DiMaggio s Yankees

Author : Lew Freedman
File Size : 89.35 MB
Format : PDF, Kindle
Download : 889
Read : 1310
Download »
When Babe Ruth left the New York Yankees in 1935, some feared that the loss would cripple the club for years. However, the post–Ruth era Yankees continued to dominate until the start of World War II. Their forward-thinking administrative staff signed and developed top-flight talent like Joe DiMaggio and retained superstars like Lou Gehrig, who remained the greatest first baseman in the game until he succumbed to amyotrophic lateral sclerosis. This history of the Yankees from 1936 to late into World War II details the team’s swift recovery from losing Ruth and reintroduces unheralded players, examines the personal styles of the key men, and chronicles the team’s remarkable achievements, including six American League pennants in eight years and five World Series victories.

The Ultimate Yankee Book

Author : Harvey Frommer
File Size : 32.15 MB
Format : PDF, ePub, Docs
Download : 257
Read : 500
Download »
The perfect gift for the diehard fan, an enviable treasure for yourself, The Ultimate Yankee Book is the most current and comprehensive source of trivia, people and stories from the team’s creation in 1901 to today. Harvey Frommer, the celebrated baseball historian and author of eight books about the Yankees, including The New York Yankee Encyclopedia and Remembering Yankee Stadium, has outdone himself this time around. The Ultimate Yankee Book combines oral history with stories of legendary figures and epic Yankee feats. Featuring an exhaustive timeline, a challenging 150-question Yankee quiz, entertaining sections on Yankees by the numbers and nicknames and profiles of dozens of Yankee legends and luminaries, this is a book to treasure and turn to again and again. Yankee fans have bragging rights to call their team the greatest of all time. Not only have the Yankees won the most World Series championships and placed the most players in the Hall of Fame, but the franchise is also the most widely featured team in news, social media and books. This groundbreaking work gives fans what they love: the best stories and a mother lode of data right through 2016. More than 125 archival photos and images are a special feature of The Ultimate Yankee Book.

Joseph Brown and His Civil War Ironclads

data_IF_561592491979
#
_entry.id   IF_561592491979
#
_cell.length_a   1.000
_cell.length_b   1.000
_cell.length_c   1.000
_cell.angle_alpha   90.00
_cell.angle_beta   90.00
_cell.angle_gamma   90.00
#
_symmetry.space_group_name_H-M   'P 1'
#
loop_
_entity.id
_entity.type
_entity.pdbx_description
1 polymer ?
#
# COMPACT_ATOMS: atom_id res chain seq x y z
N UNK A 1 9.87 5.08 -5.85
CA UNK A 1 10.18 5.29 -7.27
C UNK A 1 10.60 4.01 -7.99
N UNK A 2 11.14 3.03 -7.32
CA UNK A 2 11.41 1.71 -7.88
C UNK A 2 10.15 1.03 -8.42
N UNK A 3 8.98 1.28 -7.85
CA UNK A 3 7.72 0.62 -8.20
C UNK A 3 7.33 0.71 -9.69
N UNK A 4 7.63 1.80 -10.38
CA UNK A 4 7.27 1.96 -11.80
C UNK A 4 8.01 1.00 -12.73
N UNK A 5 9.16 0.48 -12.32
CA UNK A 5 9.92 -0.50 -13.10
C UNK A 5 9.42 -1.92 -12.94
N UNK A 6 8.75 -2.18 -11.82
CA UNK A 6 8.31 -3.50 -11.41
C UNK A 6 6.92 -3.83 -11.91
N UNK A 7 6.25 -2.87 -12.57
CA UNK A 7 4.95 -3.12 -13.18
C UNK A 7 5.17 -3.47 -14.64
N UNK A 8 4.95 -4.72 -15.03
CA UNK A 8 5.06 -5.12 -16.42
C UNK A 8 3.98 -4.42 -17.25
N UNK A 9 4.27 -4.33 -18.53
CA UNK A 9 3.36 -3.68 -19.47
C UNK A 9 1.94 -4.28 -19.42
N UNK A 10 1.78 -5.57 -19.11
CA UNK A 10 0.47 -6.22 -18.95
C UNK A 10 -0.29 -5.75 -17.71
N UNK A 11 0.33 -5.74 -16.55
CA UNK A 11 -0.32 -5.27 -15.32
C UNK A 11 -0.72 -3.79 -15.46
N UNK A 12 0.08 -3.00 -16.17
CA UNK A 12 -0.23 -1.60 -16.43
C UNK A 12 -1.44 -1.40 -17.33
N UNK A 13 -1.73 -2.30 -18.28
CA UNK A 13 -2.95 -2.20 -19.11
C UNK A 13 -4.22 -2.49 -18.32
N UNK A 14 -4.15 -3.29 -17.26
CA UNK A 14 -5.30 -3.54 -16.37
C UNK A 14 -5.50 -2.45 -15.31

Author : Myron J. Smith, Jr.
File Size : 64.26 MB
Format : PDF, ePub, Docs
Download : 765
Read : 864
Download »
 A Scottish immigrant to Illinois, Joseph Brown made his pre–Civil War fortune as a miller and steamboat captain who dabbled in riverboat design and the politics of small towns. When war erupted, he used his connections (including a friendship with Abraham Lincoln) to obtain contracts to build three ironclad gunboats for the U.S. War Department—the Chillicothe, Indianola and Tuscumbia. Often described as failures, these vessels were active in some of the most fer"documents the life and career of Joseph Brown, a miller and steamboat captain who built three ironclad gunboats for the US War Department"ocious river fighting of the 1863 Vicksburg campaign. After the war, “Captain Joe” became a railroad executive and was elected mayor of St. Louis. This book covers his life and career, as well as the construction and operational histories of his controversial trio of warships.

Engineering Victory

Author : Thomas F. Army, Jr.
File Size : 49.94 MB
Format : PDF, ePub, Mobi
Download : 774
Read : 709
Download »
He reveals massive logistical operations as critical in determining the war’s outcome.

The Road to Valley Forge

Author : John Buchanan
File Size : 38.61 MB
Format : PDF, ePub
Download : 412
Read : 205
Download »
George Washington's hard lessons are chronicled here, from the British invasion of New York to a series of subsequent defeats wherein the general and his inexperienced soldiers learned how to fight the enemy successfully.